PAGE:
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Command Color Guard Seeks A Few Good Members
By Merrie Schilter-Lowe
NORAD and USNORTHCOM Public Affairs
Aug. 17, 2004 —
Though each wears the uniform of a different military service, they are a team in every sense of the word. "They" are the North American Aerospace Defense Command and U.S. Northern Command Joint Color Guard and they are looking for a few good men and women to join them.
The color guard supports military retirements, memorial services, parades and other official functions but not funerals as do honor guard units, said Marine Corps Sgt. Gabriel Romero, the joint color guard's commander. The unit also supports civilian events, such as the annual Pikes Peak or Bust Rodeo. The color guard posted the U.S., Canadian and command flags at the start of the event Aug. 13, which was designated NORAD and USNORTHCOM night.
"We could use a couple more members," Romero said. There are four veteran members and a new recruit, Air Force Staff Sgt. Vanessa Soto, who made her public debut at the rodeo carrying the USNORTHCOM flag.
Currently, the color guard receives more invitations from civilian groups in the area than it can accept. Ideally, Romero said, the group wants to recruit enough new people to set up a performance roster.
While there are other honor guard units in the area, the NORAD and USNORTHCOM color guard is the only one representing the four military branches and the Canadian Forces.
"They are in high demand. People know they are here and want them," said Marine Corps Sgt. Maj. D. Scott Frye, who is sergeant major for the commands as well as color guard advisor. Frye said the color guard enjoys performing so much, "members were supporting functions at their own expense." Frye said part of his job is preventing that from happening.
"I'm here to ensure they don't pay for transportation, food, or uniform items when they perform," said Frye.
But even if the unit did continue paying its own way members said they would gladly do so.
"We like what we're doing," explained Navy Petty Officer 2nd Class Bernard Whitney, the color guard's noncommissioned officer in charge. "We do this because we want to honor the flag, but we also like the camaraderie in the group," he said.
Air Force Senior Airman Mike Kakarian said he also likes "the feeling I get at the end of a ceremony, when audiences clap and tell us how much they appreciate us."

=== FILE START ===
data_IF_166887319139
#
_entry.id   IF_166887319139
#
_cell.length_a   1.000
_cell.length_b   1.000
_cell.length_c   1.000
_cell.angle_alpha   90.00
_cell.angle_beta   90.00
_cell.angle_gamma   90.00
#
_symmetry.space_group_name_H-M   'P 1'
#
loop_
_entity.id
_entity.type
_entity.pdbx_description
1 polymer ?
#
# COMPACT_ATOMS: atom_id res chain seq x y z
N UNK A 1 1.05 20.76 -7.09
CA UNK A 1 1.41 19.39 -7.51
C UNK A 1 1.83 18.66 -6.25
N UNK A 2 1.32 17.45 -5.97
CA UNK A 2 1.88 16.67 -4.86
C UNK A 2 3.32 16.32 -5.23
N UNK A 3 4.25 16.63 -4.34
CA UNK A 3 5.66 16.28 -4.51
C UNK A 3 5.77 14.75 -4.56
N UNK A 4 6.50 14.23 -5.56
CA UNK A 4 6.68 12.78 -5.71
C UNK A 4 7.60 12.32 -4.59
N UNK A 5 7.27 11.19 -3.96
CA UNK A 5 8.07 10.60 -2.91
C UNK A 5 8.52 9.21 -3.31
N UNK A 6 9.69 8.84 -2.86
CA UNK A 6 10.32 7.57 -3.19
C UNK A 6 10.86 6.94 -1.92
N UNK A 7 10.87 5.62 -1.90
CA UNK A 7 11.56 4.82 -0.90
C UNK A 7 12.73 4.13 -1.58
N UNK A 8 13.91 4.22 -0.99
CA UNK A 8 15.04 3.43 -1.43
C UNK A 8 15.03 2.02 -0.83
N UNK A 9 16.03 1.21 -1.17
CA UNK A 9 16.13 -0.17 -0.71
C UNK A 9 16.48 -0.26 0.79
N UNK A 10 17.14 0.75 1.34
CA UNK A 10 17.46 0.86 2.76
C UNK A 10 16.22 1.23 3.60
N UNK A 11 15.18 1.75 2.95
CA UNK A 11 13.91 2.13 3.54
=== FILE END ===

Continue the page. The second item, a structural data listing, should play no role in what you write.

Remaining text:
"And once," added Whitney, "we got to meet the (Denver) Broncos' cheerleaders after performing at the Air Force Academy. And then there's the free food," Whitney said, ticking off an imaginary list of perks color guard members receive.
Though the unit is young - it did not exist before the command stood up two years ago - members have about 10 years of cumulative experience, which may be another reason they work together so well.
"Military custom and courtesies are pretty much the same in all of the services so it wasn't hard learning to drill together," said Romero. Before the assignment to Peterson AFB, Romero spent two years in the Marine Corps Security Force Battalion color guard at Norfolk, Va. As the group's commander, Romero gives commands during drills and ceremonies and stands in fourth formation carrying an M-16 rifle.
Army Spc. Michael Hall, who is 6-foot-2 without his Army boots, joined his first color guard unit while assigned to Kaiserslautern, Germany, which also is where he spent his first duty assignment. Hall said that because of his height, he usually is in the center of formation carrying the U.S. or Army flag.
Whitney is a veteran of command's color guard as he has been with the group since its inception. Previously Whitney was a member of the U.S. Space Command honor guard. He said he gained his color guard experience while assigned to the USS Kentucky (SSBN-737) four years ago. The yeoman, who also carries an M-16 rifle, stands first in line when the formation posts the colors.
Unlike the others, Kakarian had no previous color guard experience. But, he said, "I had been in my high school's band so I was used to marching in large formations." Kakarian, who stands second in formation carrying the state flag, was at the Cheyenne Mountain Operations Center until his reassignment to Peterson AFB.
Soto, the new recruit, is not sure yet which position she will occupy on a regular basis. She is, however, elated to again be part of a color guard unit. "I get a sense of honor and pride when we perform," said the Pueblo, Colo., native.
Soto also had been assigned to U.S. Space Command before the move to USNORTHCOM a year ago. She said she gained honor guard experience at Kirkland AFB, N.M., which was her first duty station.
Anyone interested in joining the command's color guard should contact Romero at 554-5931 or Whitney at 552-2075.